Sunday, November 1, 2009

Beering in Tulsa

I'm still awaiting some pics from Oktoberfest to wrap up those posts, but whatever. This weekend I was fortunate enough to participate in a couple of workshops for NSBE (National Society of Black Engineers). Sadly it was on my favorite holiday (Halloween), but why not mix it up a little and spend All Hollow's Eve in Oklahoma. But seriously, I am really going to have to have a heart-to-heart with the NSBE leadership, they love having all these conferences on holiday weekends: Halloween, Memorial Day, MLK Day, Spring Break. I wouldn't be surprised if the next one was on Superbowl night.

Anyway, I looked forward to doing some new beering out in Oklahoma, a place I'd never been before. Friday night NSBE set us up at this sophisticated like dive bar called Lola's. The bar was downtown in the Brady District. It was all of 10 miles from our hotel and took us about 30 minutes to get there with all the construction blocking off so many of the onramps to the freeway. Anyway, the Brady District is a funky rustic looking couple of blocks with a few dives. Very historic looking. My kinda place.

I had some Dewars scotch and just couldn't get it down, so I switched to beer and fortunately they had DNR on tap.

DNR (Do Not Resucitate) is brewed in Oklahoma City. Although the bar was a little busy, the bartender let me sample it, and told me a little about it's roots in Oklahoma. The taste had a nice brown sugar sweetness, fruitiness, and some cinnamon spice, though not much of a scent. The mouthfeel was medium bodied with a nice dryness. The slight sourness and bret bacteria effect told me it was definetly a Belgian, and I pegged it as a Belgian Dubbel, bottle conditioned, but a little low on the carbonation. And I had no hint of the 10% ABV, as I had about 3 of them.

In fact, the only things that clued me in to the high alcohol content was my dancing to crappy Autotune music, a slight hangover the next morning, and then the guy at Joe Mamma's telling me the actual ABV. 3 Stars. PS: Turns out this is a Belgian Golden Ale. But with that dark ruby color and tan head, they may want to consider calling it a Belgian Dark Ale or even a Belg Red Ale.

The next night (Saturday) most people were worn out after the late night and the long day at the conference, so I went with one of my colleagues to scare up some food and brews and check out the OK State game. There was not much promise on 71st street where we were staying, so I found a way onto the freeway and we hit downtown again. But this time we asked around as I was looking for McNellies. We made our way to another rustic looking cluster of bars downtown circa 2nd & Elgin, and found McNellies and Joe Momma's.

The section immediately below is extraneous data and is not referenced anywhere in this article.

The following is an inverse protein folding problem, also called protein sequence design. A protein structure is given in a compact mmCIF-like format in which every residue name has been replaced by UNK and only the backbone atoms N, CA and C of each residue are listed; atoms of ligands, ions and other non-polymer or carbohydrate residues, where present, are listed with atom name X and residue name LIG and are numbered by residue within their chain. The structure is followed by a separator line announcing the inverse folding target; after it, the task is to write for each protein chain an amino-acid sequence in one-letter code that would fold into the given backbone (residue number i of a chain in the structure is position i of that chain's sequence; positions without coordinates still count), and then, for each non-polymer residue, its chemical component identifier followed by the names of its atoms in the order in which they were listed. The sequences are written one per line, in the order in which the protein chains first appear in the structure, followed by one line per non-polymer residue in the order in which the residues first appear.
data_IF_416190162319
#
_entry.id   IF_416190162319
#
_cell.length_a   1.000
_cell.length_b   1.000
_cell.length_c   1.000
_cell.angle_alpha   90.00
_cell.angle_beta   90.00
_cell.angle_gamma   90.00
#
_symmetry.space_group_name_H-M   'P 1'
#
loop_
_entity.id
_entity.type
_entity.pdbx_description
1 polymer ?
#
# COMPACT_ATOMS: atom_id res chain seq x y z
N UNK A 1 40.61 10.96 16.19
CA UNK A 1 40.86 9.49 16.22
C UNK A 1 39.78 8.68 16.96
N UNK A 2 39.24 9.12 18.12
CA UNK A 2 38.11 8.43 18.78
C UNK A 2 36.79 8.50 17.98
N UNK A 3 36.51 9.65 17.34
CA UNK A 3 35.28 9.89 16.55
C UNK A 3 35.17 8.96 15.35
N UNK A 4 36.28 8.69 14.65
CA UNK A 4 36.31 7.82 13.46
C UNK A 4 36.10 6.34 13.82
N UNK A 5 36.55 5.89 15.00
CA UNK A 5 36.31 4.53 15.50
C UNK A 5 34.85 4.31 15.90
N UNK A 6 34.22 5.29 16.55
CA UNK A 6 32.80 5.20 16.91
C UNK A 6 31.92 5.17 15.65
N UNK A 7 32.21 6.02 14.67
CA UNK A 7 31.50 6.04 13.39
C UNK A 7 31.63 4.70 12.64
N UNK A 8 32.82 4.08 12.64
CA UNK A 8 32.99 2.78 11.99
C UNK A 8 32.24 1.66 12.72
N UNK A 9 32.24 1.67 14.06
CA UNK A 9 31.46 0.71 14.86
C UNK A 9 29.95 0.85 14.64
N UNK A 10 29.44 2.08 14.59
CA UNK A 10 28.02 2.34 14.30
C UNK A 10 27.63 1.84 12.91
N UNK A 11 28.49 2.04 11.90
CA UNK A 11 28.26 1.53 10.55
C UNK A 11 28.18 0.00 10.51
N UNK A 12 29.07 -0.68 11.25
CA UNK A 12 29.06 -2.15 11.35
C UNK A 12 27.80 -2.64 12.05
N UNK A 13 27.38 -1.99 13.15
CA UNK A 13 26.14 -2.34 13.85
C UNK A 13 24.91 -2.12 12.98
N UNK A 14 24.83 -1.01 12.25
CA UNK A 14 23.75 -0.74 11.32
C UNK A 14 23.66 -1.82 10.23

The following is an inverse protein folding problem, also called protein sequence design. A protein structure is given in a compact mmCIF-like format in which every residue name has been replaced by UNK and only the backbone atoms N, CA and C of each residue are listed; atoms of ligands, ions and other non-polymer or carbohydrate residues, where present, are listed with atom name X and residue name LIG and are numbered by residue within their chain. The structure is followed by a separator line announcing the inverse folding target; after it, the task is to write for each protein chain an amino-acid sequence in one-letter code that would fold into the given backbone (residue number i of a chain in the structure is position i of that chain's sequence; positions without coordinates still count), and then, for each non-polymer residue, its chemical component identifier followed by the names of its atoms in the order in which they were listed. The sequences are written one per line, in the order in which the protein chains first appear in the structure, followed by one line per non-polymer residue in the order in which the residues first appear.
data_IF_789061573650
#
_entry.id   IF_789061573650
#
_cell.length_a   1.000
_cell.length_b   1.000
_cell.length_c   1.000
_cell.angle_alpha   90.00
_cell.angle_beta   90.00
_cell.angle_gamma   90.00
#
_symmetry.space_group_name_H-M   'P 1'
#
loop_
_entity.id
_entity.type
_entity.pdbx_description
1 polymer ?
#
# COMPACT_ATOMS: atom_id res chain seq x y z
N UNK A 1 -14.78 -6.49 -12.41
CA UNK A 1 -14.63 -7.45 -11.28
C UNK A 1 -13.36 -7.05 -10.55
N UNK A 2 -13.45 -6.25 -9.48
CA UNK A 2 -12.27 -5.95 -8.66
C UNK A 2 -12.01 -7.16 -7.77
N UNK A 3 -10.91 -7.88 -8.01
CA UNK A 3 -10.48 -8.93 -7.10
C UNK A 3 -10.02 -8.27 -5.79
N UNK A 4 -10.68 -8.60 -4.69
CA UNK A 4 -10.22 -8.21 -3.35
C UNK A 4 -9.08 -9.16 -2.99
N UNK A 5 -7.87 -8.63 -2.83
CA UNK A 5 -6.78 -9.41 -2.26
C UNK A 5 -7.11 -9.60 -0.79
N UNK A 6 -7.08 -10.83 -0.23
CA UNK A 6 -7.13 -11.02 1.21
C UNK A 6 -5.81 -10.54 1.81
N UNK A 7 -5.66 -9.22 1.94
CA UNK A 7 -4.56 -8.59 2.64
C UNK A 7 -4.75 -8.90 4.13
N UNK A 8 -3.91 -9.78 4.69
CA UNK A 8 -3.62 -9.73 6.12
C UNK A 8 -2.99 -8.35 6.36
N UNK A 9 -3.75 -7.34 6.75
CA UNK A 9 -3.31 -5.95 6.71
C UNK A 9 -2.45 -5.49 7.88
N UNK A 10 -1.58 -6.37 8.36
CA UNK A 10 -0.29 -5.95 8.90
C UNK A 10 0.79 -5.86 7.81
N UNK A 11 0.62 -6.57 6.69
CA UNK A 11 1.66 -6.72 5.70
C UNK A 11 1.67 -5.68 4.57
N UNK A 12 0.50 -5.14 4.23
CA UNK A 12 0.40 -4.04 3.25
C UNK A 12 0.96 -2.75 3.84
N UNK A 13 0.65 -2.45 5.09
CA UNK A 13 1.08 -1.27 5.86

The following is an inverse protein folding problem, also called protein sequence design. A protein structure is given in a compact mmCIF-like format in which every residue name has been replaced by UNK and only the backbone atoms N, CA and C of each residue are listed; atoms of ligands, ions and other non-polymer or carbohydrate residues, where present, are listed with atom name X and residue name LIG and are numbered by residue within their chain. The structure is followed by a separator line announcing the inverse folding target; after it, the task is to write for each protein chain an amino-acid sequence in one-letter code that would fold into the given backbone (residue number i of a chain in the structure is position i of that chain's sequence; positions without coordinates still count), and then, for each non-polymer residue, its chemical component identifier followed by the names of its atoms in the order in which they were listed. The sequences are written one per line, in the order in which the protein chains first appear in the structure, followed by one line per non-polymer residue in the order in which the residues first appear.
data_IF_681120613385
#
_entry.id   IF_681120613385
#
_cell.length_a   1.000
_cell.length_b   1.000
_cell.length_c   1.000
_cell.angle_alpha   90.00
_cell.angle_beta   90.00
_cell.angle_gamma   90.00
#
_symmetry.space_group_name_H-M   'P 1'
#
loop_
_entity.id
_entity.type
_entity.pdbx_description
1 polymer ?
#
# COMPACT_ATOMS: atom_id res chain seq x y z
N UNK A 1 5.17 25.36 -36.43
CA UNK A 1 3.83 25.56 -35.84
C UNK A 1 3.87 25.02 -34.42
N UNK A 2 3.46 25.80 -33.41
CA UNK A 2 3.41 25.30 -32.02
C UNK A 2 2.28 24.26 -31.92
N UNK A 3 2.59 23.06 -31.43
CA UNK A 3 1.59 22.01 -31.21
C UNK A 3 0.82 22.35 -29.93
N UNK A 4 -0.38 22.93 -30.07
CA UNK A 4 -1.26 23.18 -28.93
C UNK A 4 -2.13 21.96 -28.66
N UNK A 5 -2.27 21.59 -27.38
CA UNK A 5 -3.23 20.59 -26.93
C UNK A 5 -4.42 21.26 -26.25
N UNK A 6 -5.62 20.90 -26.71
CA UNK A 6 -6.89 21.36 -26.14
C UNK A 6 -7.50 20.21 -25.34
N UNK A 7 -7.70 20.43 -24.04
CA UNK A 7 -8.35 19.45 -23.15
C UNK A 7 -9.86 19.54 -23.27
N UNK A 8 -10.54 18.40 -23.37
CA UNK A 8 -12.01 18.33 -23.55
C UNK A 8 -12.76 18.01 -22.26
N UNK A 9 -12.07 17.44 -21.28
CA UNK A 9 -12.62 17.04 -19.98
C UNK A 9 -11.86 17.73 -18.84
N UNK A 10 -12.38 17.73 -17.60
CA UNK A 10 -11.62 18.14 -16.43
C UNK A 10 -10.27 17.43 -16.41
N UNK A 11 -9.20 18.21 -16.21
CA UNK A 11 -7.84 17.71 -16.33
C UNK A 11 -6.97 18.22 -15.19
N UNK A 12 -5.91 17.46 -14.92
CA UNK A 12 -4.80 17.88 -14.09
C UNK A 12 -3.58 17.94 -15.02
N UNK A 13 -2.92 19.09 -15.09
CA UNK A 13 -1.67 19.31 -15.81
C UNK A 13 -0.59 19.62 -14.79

First we hit McNellies and noticed the lack of large screen TVs. Unless I'm in a small hotel room in a small country town (like I am right now), I just can't watching football on TVs like that. So we vowed to come back and hit Joe Momma's for some pizza.

You want talk about a kick ass pizza place. The Mamma's Bread was enough for a meal, the hot wings were very well done, and the BBQ Pork pizza was excellent. But they also had the lineup of Marshall Beer all on tap. It helped that the waiter was a real cool dude and really knew his beer. We ended up trying them all.

I started out with the Marshall Old Pavilion Pilsner and found it HEAVY on the saaz and noble hops. Great high carbo but maybe a little too American for the style. Low 3 Star. The waiter brought us the samples of their Atlas IPA and Pub Ale. The Pub Ale had a lot fruitiness too it with a touch of sour. But it never really came together well for me.

The waiter was big on the IPA claiming the brewer tried to make it a quintessential style of IPA. I asked if that meant American or English, but it turned out to be right in the middle on the hop strength. I would lean it toward a strong English IPA, as I think of Widmer's Broken Halo as a base level American IPA. I actually say the Pilsner was a little more hoppy. Otherwise it was PERFECTLY balanced and had the just right amount of malt, and a strong enough carbonation to get that flavor right back off your tongue. 3 Stars.

But our favorite was Marshall's Sundown Wheat. Brewed with orange rinds and whatnot, it had a fantastic medium body and strong orange flavor that even peaked through the hot wings. There was a touch of some coriander but it was much heavier on the orange. Just had a great... poofiness to it. We both ordered more of Sundown. 4 Stars.

Joe Momma's had a local swing band playing as well and I love that kind of stuff. I loved their old school pizza place ambiance with maybe 47" screen TVs. OK State was blowing it against Texas so we eventually broke out as the Swing Band was started to rev up and we just overate.

No energy to sit around at McNellies and I felt bad as I had my colleagues rental car. He's not as married as I am, so at about 10 PM is figured to get the car back to him. I had half a mind of to steer everyone to McN's should we all go back out again, but EVERYONE clocked out. Just no energy to hit the streets.

For a while back in the day, Tulsa was a big deal in the Oil & Gas world, though much of that is now in Dallas and Houston. But, like Houston is now, people from the area tell me how there used to be strip clubs on every corner. Turns out you also cannot store a beer over like 3.2 ABV in a fridge, it has to stay at room temp in the liquor store, or it has to be on draft, something like that. Though in Texas we just keep you from making decent money.

Anyway, as a wrap up, nice little town. Good people, very proud of their beer. A few good hangout spots. We just gotta get that Black Wall Street back up, and we're good to go.

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